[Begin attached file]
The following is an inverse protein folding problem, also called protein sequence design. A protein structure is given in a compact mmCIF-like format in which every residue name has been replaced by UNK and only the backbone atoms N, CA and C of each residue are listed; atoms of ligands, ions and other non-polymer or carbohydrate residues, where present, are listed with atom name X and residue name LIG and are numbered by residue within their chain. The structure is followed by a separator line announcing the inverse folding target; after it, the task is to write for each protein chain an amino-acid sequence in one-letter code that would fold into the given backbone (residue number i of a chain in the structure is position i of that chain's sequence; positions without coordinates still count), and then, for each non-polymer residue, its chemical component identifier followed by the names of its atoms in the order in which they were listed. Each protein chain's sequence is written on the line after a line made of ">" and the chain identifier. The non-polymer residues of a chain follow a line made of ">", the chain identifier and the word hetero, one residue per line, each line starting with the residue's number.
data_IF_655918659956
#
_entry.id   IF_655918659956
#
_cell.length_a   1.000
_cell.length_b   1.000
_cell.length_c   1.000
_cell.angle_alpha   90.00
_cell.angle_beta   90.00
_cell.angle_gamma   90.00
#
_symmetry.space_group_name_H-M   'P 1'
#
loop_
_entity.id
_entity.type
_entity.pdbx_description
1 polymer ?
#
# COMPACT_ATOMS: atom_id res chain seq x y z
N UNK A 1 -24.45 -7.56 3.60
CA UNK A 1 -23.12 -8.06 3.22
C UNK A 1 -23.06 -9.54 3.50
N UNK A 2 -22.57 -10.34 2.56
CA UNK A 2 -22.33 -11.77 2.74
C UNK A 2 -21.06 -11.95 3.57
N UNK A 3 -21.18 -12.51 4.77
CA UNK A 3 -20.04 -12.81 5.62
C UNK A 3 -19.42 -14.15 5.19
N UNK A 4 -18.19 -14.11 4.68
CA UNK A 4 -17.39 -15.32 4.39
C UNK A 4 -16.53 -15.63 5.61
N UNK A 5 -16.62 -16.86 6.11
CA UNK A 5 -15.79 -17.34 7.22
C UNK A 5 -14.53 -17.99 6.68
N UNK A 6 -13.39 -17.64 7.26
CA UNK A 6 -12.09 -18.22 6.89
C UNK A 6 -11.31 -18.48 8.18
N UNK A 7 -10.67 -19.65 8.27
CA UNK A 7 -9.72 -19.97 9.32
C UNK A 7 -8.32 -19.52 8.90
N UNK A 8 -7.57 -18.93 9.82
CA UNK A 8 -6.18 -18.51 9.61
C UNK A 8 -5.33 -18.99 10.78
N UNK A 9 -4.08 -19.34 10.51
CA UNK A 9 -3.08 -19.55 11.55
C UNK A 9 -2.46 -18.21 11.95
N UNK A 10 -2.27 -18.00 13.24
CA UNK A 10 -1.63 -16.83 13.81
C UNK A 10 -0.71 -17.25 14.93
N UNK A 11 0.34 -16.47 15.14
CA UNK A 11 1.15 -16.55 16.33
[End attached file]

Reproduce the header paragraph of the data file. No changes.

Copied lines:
The following is an inverse protein folding problem, also called protein sequence design. A protein structure is given in a compact mmCIF-like format in which every residue name has been replaced by UNK and only the backbone atoms N, CA and C of each residue are listed; atoms of ligands, ions and other non-polymer or carbohydrate residues, where present, are listed with atom name X and residue name LIG and are numbered by residue within their chain. The structure is followed by a separator line announcing the inverse folding target; after it, the task is to write for each protein chain an amino-acid sequence in one-letter code that would fold into the given backbone (residue number i of a chain in the structure is position i of that chain's sequence; positions without coordinates still count), and then, for each non-polymer residue, its chemical component identifier followed by the names of its atoms in the order in which they were listed. Each protein chain's sequence is written on the line after a line made of ">" and the chain identifier. The non-polymer residues of a chain follow a line made of ">", the chain identifier and the word hetero, one residue per line, each line starting with the residue's number.